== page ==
Voting Rights

Virginia Governor to Restore Voting Rights for Drug Offenders. Virginia Gov. Terry McAuliffe (D) announced Friday that he will immediately restore voting rights to anyone who has completed their sentence for a drug offense, and reduce the waiting period for other violent felonies from five years to three. Virginia is one of four states that ban all ex-felons from voting for life unless they receive clemency from the governor. But governors in these states can take executive action to alter the policies on these felons.

International

Sinaloa Cartel Losing Ground in Ciudad Juarez, Stratfor Analyst Says. The Carrillo Fuentes drug-trafficking organization, with its enforcement arm La Línea, is moving to regain the El Paso-Juárez corridor from the Sinaloa cartel, whose power in Juarez is eroding quickly, according to a terrorism and security analyst from the Texas-based private intelligence firm Stratfor. Click on the link for more details.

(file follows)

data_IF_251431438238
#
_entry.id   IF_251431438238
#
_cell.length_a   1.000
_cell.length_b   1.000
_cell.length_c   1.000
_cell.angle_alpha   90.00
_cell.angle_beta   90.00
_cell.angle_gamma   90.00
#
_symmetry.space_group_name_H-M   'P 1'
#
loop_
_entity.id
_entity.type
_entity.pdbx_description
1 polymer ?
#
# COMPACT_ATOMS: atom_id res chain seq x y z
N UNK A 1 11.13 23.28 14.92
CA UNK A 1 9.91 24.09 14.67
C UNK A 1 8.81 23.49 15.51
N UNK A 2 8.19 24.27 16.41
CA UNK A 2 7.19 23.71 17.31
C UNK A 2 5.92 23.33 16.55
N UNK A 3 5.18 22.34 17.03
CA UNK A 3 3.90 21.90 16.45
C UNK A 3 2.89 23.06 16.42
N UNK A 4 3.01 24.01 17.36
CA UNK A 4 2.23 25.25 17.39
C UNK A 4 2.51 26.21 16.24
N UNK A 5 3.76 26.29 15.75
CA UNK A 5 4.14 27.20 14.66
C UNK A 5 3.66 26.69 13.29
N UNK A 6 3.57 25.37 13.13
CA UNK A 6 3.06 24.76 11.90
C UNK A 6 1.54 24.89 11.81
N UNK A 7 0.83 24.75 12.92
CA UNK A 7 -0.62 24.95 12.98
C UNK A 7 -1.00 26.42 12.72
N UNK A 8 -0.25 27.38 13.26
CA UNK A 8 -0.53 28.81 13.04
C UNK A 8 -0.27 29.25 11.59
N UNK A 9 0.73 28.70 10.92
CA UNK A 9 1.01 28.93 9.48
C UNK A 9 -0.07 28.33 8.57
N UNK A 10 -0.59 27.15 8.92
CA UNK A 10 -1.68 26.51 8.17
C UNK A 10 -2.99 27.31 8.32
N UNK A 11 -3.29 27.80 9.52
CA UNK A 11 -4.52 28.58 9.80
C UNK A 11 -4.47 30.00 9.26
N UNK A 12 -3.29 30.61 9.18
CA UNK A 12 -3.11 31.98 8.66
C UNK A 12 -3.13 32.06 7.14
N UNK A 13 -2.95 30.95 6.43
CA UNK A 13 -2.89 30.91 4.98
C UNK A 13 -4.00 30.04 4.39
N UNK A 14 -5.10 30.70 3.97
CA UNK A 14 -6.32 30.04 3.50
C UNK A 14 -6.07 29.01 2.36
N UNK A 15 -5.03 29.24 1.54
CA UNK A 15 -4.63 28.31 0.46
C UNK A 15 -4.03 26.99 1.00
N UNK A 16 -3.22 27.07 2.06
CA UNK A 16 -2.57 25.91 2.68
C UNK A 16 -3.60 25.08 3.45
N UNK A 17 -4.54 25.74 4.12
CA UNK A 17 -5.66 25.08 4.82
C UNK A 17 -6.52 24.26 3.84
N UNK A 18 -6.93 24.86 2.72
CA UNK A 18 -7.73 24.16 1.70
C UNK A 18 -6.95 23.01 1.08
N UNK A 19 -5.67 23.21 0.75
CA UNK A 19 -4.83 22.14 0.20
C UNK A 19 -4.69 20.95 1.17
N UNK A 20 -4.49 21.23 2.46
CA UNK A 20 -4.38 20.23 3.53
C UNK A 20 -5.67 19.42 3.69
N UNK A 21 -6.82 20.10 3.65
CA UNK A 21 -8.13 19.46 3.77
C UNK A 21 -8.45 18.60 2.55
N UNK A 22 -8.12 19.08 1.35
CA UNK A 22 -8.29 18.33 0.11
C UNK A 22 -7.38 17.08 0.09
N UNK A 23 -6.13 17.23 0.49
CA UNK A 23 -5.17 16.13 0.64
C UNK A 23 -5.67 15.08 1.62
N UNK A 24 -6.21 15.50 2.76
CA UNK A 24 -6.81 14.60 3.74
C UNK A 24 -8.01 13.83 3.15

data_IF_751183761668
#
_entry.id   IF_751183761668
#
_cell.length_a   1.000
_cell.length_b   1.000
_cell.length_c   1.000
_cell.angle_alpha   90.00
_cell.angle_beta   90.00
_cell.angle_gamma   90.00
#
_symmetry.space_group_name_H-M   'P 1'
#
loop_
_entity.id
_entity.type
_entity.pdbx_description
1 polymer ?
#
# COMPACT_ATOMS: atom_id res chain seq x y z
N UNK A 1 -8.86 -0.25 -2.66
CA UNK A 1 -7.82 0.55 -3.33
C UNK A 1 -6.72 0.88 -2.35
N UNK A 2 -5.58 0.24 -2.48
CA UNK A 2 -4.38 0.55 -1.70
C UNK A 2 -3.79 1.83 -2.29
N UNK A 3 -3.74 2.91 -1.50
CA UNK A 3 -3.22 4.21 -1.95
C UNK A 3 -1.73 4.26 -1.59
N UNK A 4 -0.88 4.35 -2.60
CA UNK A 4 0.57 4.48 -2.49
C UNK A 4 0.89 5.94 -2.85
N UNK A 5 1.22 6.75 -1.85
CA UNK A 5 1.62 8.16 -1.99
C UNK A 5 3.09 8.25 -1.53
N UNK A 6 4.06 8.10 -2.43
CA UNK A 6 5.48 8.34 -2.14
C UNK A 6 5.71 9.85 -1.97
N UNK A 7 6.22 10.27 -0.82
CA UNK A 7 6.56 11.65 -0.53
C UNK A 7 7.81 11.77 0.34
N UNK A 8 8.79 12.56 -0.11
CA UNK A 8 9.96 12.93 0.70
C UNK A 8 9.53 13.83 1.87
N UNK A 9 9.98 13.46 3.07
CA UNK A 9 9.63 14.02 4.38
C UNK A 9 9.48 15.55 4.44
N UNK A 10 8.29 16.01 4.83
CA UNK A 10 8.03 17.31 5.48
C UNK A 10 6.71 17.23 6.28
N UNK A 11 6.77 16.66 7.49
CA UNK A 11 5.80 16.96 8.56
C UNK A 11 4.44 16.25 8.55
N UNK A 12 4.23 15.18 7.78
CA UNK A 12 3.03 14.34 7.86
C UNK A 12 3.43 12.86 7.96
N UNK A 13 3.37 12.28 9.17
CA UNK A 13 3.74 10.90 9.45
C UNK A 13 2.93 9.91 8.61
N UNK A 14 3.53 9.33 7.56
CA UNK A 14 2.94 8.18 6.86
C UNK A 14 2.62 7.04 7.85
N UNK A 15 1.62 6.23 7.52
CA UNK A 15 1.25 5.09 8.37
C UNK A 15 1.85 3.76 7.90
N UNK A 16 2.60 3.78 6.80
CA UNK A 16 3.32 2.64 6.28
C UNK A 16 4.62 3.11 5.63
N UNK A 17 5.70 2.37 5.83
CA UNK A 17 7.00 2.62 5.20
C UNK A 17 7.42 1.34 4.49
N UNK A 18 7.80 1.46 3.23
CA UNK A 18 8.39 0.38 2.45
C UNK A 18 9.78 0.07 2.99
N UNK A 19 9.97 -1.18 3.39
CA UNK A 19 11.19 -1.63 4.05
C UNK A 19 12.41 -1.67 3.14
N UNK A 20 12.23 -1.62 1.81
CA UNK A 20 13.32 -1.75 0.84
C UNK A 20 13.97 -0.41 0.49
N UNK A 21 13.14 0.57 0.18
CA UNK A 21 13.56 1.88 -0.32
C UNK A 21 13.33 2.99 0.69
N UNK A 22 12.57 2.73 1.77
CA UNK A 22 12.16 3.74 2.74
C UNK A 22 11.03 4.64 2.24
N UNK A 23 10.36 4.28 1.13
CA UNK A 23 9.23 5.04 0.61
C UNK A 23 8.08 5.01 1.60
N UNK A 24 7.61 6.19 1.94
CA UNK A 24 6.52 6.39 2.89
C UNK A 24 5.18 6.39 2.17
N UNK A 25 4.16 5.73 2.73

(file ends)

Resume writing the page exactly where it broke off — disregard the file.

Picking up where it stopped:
Faith Leaders Issue Easter Statement on War on Drugs, Mass Incarceration [FEATURE]

A broad coalition of Christian leaders have taken the occasion of the holiest day on the Christian calendar to release an Easter statement calling for the end of the war on drugs and mass incarceration. They said they chose the Easter season to release their statement because of the spirit of the Resurrection, which Easter commemorates and celebrates.

The Rev. Edwin Sanders (cannabisculture.com)
The statement calls for repealing laws that criminalize drug possession and replacing them with policies that expand access to effective health approaches to drug use, including evidence-based drug treatment.